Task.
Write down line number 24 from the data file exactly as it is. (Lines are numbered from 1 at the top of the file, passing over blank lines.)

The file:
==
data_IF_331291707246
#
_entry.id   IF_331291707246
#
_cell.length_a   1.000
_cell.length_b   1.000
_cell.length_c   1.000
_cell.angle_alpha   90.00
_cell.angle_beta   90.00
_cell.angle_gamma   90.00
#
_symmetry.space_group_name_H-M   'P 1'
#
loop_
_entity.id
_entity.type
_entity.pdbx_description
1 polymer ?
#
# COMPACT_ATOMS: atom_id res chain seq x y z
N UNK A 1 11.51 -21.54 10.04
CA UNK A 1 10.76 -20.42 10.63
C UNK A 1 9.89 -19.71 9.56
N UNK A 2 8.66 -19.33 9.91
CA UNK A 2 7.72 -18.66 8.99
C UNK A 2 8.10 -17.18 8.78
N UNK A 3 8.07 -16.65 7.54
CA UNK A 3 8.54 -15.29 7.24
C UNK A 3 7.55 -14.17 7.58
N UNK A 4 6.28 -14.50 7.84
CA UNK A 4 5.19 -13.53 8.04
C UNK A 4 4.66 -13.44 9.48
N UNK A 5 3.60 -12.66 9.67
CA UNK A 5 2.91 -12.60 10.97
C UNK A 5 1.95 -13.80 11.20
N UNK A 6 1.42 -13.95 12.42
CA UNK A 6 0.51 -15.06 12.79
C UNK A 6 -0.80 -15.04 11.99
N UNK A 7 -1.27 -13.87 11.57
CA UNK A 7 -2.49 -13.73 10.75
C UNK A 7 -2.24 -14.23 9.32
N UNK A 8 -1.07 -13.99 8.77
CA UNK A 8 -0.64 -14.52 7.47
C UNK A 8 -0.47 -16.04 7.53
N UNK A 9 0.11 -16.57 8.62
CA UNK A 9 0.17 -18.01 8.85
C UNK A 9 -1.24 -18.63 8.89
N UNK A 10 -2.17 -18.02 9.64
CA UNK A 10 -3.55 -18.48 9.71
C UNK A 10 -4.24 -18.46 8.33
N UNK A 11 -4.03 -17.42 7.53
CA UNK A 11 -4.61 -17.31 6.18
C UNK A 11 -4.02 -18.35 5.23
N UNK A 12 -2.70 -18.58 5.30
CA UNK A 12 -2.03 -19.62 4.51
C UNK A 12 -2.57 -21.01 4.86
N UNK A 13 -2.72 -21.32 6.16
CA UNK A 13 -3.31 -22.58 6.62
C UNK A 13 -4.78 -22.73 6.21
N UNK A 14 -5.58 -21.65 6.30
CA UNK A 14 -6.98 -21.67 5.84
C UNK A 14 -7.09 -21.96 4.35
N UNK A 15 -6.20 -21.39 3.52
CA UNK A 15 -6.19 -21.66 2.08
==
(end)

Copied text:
N UNK A 2 8.66 -19.33 9.91